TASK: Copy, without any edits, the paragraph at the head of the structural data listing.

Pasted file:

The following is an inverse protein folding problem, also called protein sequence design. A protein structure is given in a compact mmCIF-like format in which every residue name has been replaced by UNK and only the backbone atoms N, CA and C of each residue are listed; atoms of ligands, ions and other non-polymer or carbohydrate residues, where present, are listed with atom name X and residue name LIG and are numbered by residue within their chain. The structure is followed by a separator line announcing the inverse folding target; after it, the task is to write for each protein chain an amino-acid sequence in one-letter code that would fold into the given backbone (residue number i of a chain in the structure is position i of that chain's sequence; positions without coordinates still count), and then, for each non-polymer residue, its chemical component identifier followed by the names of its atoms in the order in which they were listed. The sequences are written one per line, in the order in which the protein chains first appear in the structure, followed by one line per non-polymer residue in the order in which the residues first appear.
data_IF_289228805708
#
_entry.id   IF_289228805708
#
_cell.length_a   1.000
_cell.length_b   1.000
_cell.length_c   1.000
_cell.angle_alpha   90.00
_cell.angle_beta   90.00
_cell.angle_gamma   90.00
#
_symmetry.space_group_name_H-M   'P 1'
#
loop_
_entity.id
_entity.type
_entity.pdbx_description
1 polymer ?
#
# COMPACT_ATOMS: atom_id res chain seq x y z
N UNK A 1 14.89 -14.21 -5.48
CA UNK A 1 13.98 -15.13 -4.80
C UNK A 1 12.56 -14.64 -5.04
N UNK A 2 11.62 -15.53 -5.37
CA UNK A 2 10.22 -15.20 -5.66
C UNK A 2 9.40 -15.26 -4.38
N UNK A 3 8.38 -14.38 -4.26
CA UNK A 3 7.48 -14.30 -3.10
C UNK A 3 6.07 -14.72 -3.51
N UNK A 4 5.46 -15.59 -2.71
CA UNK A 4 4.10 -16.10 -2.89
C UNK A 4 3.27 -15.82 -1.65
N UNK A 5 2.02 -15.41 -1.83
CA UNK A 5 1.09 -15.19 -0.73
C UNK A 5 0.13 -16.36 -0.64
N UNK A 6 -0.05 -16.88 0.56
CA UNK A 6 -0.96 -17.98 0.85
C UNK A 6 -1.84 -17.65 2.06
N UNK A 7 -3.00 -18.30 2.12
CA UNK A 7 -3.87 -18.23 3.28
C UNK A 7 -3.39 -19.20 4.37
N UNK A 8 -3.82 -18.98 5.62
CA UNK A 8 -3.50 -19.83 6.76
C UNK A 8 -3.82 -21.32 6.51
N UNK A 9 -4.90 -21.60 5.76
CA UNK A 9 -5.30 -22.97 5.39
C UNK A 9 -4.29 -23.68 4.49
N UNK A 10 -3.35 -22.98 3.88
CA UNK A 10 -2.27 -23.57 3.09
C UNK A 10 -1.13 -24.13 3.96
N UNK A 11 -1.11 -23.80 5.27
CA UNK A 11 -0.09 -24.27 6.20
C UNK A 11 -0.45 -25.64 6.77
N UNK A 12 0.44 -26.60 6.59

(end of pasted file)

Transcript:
The following is an inverse protein folding problem, also called protein sequence design. A protein structure is given in a compact mmCIF-like format in which every residue name has been replaced by UNK and only the backbone atoms N, CA and C of each residue are listed; atoms of ligands, ions and other non-polymer or carbohydrate residues, where present, are listed with atom name X and residue name LIG and are numbered by residue within their chain. The structure is followed by a separator line announcing the inverse folding target; after it, the task is to write for each protein chain an amino-acid sequence in one-letter code that would fold into the given backbone (residue number i of a chain in the structure is position i of that chain's sequence; positions without coordinates still count), and then, for each non-polymer residue, its chemical component identifier followed by the names of its atoms in the order in which they were listed. The sequences are written one per line, in the order in which the protein chains first appear in the structure, followed by one line per non-polymer residue in the order in which the residues first appear.